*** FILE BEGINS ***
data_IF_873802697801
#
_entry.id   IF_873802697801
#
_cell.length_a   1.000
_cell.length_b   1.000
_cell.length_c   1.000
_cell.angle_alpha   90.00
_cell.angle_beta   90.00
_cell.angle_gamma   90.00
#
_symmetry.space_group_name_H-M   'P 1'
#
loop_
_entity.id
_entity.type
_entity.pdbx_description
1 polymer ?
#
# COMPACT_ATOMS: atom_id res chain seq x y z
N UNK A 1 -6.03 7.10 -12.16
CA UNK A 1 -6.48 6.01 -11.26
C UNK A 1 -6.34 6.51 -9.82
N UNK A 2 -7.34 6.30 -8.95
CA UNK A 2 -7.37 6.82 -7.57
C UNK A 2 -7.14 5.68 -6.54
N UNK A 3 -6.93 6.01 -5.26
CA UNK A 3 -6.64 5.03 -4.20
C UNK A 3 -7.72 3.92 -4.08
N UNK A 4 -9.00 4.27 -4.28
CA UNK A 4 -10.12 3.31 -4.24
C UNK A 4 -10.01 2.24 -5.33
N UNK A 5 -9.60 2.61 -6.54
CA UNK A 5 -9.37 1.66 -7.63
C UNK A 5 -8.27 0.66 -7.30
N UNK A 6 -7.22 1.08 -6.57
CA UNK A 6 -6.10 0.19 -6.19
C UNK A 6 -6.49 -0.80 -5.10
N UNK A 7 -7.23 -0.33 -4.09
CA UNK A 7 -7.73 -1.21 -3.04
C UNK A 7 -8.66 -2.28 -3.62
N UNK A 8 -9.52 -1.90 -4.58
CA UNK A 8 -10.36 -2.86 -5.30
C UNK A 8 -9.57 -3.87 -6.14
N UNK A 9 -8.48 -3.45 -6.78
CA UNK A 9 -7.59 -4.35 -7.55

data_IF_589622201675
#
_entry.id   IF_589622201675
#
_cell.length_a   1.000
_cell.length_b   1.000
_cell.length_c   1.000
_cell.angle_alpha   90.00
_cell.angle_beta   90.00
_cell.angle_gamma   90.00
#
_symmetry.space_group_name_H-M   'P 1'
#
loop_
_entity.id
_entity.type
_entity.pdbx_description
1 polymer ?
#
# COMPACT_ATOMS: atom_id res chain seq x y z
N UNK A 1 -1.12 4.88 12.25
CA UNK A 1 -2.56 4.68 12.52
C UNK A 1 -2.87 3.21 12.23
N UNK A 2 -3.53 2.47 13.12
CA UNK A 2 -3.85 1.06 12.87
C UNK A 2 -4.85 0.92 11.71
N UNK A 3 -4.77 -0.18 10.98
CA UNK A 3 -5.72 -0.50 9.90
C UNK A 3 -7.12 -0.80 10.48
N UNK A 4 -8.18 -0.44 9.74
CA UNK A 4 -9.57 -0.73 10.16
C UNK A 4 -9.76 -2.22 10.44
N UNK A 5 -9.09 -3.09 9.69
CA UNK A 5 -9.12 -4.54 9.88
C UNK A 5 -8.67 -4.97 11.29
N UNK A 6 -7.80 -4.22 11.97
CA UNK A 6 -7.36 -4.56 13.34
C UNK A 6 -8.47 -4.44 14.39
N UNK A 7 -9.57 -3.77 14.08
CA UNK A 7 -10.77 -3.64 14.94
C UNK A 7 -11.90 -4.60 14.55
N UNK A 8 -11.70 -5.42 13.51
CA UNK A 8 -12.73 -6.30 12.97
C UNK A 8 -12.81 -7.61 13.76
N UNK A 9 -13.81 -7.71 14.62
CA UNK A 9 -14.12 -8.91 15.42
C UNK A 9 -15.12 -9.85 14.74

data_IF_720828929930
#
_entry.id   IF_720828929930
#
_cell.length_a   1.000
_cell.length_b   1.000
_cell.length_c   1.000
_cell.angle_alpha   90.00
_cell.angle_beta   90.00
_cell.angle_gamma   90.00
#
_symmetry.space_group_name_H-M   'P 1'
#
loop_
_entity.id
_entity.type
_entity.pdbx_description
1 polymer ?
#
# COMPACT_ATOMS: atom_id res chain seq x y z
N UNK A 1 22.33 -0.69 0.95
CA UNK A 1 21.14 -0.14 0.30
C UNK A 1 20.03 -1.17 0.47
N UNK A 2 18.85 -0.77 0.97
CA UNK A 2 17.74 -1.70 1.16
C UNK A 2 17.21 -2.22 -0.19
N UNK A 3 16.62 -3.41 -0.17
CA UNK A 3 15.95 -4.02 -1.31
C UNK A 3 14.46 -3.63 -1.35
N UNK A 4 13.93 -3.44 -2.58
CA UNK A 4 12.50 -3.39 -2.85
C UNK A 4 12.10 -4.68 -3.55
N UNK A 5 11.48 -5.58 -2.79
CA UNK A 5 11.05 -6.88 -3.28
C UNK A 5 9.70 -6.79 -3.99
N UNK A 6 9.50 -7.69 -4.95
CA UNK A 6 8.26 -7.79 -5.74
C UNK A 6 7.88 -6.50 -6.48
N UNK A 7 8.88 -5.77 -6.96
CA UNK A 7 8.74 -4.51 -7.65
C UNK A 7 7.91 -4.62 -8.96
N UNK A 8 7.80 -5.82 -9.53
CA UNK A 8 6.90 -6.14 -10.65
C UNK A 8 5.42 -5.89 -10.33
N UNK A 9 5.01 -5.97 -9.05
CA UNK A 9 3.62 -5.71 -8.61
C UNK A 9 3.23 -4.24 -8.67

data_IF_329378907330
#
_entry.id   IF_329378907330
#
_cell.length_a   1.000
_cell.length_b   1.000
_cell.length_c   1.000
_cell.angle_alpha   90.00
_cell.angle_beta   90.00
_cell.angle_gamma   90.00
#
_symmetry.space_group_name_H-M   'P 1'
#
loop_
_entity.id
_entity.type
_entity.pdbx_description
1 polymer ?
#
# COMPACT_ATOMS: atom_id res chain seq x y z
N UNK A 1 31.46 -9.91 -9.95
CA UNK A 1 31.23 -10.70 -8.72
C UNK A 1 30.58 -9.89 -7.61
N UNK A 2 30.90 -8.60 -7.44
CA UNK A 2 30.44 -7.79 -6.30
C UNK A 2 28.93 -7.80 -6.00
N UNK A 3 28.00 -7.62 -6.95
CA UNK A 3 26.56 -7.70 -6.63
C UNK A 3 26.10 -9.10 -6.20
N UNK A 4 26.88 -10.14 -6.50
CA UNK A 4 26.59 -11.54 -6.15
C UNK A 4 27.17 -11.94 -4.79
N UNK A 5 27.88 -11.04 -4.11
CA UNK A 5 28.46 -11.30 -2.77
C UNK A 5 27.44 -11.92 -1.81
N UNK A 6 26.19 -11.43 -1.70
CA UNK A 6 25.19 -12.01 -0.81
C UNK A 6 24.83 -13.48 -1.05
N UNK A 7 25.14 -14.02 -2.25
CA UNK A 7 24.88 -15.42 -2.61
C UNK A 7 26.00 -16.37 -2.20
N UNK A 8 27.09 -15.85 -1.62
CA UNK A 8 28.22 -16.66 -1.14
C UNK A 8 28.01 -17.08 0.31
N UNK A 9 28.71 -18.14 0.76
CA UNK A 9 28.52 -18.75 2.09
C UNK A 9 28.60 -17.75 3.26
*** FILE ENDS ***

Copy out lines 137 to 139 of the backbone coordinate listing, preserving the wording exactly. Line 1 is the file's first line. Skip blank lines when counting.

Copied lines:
C UNK A 8 5.42 -5.89 -10.33
N UNK A 9 5.01 -5.97 -9.05
CA UNK A 9 3.62 -5.71 -8.61